The human mind is a powerful tool, but can also be a cruel tyrant. While it is skilled at storing and analyzing data, it cannot feel, and so there is much — such as art, music, compassion, love, sex or Spirit — that it cannot truly know. The mind, though, insists on analyzing these things, and tries to convince us that its analysis is the only way of knowing. It does this because it has little trust or respect for anything that is not measurable and linear, and consequently it resists recognizing the other essential human facilities: the needs of the body, the wisdom of emotions, and most especially, the guidance of Spirit.
For those who have developed strong connections to body, emotions and Spirit, the mind can be managed and used properly. But there are those who, for a variety of reasons, have weak connections to body, emotions and Spirit. For these, the mind has free reign, dominating their lives and seeking to eliminate anything that it cannot rationally comprehend. Then the mind eliminates anything that challenges its supremacy. And for such a tyrannical mind the concept of a Creator God — an ultimate intelligence that dwarfs its own — is completely intolerable.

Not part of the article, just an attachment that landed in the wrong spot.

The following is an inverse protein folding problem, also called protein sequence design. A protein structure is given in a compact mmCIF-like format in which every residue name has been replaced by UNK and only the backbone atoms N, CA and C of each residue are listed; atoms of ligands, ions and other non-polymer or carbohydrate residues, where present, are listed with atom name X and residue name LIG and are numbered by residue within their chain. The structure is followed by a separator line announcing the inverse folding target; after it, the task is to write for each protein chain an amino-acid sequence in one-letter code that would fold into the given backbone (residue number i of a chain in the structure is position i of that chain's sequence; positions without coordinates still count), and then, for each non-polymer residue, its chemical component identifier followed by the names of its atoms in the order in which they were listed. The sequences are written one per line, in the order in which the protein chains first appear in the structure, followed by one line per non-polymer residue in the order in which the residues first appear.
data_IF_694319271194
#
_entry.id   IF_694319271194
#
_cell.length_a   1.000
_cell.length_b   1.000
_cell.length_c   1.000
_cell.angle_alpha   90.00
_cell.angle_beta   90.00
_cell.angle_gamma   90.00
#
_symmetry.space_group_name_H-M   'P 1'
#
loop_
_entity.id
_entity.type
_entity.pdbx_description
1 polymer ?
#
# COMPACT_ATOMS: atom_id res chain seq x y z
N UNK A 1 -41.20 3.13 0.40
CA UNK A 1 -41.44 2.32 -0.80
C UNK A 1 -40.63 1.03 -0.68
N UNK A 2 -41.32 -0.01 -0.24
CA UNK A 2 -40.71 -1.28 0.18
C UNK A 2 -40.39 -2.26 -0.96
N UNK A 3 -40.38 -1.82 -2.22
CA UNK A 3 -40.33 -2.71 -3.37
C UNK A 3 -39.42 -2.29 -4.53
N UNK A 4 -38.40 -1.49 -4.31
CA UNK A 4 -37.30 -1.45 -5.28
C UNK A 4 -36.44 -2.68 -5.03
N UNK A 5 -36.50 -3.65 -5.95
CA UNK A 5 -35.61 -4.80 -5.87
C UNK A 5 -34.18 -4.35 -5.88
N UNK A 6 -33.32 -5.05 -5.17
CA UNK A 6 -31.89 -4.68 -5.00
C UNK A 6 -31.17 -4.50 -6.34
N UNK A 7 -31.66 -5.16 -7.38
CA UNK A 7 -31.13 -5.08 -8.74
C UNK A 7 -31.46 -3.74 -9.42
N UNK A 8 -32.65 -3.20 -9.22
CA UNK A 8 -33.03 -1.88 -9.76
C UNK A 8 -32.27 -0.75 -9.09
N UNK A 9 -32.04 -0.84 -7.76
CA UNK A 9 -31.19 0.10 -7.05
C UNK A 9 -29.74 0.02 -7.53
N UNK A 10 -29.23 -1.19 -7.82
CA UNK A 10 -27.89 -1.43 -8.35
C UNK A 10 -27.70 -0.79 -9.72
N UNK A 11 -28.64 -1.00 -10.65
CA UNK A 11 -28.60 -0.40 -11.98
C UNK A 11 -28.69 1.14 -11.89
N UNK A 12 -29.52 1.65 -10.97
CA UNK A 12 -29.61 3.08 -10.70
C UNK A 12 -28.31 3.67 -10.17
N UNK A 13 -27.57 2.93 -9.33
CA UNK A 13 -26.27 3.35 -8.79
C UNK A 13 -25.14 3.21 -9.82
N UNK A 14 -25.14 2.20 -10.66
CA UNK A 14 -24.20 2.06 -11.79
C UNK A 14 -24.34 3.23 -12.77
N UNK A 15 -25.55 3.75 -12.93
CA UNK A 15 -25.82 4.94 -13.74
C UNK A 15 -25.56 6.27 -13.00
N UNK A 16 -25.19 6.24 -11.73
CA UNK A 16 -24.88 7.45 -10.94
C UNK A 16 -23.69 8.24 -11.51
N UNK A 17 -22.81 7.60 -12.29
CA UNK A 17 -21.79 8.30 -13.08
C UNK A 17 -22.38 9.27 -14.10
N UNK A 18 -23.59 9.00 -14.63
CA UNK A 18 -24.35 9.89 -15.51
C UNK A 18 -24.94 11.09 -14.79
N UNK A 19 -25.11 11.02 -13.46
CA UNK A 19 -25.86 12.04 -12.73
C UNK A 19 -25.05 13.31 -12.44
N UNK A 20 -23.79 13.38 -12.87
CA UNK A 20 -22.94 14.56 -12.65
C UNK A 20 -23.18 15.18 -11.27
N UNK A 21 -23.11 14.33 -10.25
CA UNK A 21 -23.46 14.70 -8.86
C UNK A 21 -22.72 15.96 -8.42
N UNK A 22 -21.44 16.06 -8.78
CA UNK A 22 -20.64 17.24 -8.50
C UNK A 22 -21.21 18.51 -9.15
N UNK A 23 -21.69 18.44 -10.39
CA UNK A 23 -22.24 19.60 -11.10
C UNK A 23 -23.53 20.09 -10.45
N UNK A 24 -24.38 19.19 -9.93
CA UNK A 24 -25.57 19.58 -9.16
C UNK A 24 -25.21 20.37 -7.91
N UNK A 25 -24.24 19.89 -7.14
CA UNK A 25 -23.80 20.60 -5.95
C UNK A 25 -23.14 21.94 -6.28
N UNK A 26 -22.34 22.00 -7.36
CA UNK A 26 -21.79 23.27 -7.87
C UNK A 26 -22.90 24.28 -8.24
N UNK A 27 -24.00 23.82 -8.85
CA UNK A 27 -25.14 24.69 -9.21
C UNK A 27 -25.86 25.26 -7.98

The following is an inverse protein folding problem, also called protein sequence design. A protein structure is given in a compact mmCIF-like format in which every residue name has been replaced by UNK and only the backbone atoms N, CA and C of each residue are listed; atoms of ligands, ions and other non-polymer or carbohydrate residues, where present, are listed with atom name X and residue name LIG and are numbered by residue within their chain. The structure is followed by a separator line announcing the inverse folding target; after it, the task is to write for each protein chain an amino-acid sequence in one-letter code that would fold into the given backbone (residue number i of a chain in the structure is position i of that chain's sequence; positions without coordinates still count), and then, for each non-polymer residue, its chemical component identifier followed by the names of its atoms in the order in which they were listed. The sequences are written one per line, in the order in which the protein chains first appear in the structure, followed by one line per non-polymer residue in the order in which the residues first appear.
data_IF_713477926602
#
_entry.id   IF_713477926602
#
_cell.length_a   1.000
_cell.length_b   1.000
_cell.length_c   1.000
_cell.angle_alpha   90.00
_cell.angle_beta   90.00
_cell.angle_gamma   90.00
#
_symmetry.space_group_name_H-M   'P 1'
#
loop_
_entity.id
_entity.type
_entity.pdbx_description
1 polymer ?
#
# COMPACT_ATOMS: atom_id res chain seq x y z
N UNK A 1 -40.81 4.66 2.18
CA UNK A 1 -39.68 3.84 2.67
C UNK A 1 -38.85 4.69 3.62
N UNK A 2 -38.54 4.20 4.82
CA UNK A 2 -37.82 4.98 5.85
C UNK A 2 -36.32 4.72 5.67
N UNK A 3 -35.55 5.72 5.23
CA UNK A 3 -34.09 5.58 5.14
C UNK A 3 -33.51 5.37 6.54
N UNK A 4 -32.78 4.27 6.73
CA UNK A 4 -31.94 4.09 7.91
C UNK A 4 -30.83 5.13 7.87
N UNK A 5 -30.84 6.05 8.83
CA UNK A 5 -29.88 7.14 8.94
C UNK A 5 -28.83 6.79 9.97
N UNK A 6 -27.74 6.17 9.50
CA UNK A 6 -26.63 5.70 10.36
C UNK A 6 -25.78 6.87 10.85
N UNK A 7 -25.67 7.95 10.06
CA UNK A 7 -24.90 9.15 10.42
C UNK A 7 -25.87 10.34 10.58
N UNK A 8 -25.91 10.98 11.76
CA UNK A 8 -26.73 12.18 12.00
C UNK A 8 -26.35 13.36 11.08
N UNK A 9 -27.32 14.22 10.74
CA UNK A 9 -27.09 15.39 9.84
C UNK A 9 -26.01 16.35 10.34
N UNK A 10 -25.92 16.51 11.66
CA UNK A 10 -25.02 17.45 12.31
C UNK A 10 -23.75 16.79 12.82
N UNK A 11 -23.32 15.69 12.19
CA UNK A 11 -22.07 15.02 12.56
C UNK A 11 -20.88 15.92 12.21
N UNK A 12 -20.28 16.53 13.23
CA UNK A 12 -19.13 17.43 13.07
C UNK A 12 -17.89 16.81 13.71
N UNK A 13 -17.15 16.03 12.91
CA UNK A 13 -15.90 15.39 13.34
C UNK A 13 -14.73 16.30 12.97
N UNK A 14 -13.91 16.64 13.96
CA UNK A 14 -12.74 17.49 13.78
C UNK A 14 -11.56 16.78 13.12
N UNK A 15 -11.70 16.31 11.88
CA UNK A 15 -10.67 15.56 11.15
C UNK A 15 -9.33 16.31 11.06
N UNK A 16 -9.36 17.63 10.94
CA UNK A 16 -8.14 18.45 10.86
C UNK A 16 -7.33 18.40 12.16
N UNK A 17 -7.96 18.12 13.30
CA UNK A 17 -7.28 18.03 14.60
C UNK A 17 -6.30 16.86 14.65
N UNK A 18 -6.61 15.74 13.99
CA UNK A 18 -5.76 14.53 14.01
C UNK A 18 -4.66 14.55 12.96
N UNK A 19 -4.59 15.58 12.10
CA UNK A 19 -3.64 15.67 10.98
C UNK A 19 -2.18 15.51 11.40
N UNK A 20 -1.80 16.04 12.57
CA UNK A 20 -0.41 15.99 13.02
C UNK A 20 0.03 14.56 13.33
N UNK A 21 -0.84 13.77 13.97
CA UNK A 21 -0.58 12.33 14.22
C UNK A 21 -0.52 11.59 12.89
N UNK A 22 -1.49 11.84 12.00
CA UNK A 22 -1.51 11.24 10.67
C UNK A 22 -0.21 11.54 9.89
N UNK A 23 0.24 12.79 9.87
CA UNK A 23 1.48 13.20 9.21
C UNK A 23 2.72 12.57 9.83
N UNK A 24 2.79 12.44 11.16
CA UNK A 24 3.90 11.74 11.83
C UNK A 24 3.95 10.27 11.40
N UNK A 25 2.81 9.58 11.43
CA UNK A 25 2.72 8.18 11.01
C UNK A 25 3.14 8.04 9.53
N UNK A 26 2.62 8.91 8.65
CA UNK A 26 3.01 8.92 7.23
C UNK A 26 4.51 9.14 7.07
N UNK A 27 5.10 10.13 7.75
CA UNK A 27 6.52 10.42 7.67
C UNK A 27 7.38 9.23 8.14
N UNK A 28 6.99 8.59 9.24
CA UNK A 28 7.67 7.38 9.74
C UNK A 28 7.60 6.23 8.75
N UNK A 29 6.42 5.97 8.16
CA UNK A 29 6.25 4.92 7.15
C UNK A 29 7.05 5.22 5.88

Really? The mind can’t “know” compassion, art, music, love, and the like? These things are perceived in the mind, which generates (along with hormones) the emotions. But beyond that, this is just a diatribe against rationality and a call for superstition, for the unevidenced—for the existence of things that lack proof. It’s also a call for recognizing ESP, space aliens, Xenu, Ouija boards, astrology, faith healing, and the whole panoply of superstitions that aren’t rational. Lurie: “Evidence? We don’t need no stinkin’ evidence!”
3. An Ego Strategy